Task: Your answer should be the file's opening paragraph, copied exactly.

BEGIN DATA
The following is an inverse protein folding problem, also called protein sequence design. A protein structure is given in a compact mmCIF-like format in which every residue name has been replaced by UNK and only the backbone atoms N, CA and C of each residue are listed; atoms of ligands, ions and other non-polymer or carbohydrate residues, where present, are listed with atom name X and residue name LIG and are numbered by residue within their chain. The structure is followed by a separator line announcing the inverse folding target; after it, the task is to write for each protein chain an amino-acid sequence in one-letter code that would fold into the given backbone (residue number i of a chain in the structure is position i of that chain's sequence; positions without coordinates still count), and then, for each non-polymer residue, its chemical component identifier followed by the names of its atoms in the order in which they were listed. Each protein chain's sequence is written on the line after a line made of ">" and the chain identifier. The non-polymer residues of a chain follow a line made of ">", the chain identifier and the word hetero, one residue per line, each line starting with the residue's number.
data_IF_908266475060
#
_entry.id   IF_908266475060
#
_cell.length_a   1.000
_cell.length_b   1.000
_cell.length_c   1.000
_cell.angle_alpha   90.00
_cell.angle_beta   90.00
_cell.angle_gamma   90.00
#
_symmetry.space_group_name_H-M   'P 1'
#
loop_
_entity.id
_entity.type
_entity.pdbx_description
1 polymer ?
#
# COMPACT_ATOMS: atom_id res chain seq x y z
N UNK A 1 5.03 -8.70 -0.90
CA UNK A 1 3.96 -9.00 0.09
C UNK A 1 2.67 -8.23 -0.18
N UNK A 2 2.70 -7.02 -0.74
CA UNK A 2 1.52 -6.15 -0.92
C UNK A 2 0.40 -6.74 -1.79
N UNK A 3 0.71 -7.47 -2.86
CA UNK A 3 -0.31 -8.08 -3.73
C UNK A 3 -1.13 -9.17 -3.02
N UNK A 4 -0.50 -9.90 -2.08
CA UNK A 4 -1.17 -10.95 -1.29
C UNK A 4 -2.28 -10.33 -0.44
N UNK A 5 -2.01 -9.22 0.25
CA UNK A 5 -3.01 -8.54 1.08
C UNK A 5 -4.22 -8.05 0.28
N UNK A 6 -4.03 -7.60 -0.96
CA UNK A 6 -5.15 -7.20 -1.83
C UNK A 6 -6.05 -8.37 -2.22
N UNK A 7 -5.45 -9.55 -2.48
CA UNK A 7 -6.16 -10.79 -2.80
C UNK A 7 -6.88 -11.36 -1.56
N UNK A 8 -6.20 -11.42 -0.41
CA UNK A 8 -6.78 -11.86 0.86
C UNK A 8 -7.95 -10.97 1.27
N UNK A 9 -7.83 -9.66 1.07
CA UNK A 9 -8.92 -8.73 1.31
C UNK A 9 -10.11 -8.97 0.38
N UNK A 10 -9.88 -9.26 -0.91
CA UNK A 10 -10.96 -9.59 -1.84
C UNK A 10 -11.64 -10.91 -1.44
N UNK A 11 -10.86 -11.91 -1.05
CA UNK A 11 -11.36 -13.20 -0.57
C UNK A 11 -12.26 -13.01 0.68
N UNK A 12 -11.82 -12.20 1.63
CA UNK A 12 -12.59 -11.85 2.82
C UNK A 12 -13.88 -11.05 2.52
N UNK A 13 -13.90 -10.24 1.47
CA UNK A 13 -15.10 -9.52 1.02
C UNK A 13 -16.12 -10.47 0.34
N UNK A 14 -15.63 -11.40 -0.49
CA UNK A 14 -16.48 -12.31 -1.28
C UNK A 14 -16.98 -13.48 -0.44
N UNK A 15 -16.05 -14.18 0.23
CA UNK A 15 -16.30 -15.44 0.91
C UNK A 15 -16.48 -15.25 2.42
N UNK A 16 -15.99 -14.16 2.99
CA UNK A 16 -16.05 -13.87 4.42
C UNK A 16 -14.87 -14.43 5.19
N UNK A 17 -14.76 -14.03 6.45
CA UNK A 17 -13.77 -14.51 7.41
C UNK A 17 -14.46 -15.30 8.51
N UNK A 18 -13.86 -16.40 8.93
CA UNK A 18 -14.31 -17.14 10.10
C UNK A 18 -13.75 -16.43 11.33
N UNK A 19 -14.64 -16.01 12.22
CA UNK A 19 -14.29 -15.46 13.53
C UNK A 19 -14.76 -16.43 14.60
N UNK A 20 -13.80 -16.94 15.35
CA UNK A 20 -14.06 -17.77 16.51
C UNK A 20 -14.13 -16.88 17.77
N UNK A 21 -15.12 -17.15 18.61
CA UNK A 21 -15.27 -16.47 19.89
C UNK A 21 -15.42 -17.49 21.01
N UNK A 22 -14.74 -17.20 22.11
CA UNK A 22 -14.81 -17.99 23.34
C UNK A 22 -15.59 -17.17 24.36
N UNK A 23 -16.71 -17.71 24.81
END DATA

The following is an inverse protein folding problem, also called protein sequence design. A protein structure is given in a compact mmCIF-like format in which every residue name has been replaced by UNK and only the backbone atoms N, CA and C of each residue are listed; atoms of ligands, ions and other non-polymer or carbohydrate residues, where present, are listed with atom name X and residue name LIG and are numbered by residue within their chain. The structure is followed by a separator line announcing the inverse folding target; after it, the task is to write for each protein chain an amino-acid sequence in one-letter code that would fold into the given backbone (residue number i of a chain in the structure is position i of that chain's sequence; positions without coordinates still count), and then, for each non-polymer residue, its chemical component identifier followed by the names of its atoms in the order in which they were listed. Each protein chain's sequence is written on the line after a line made of ">" and the chain identifier. The non-polymer residues of a chain follow a line made of ">", the chain identifier and the word hetero, one residue per line, each line starting with the residue's number.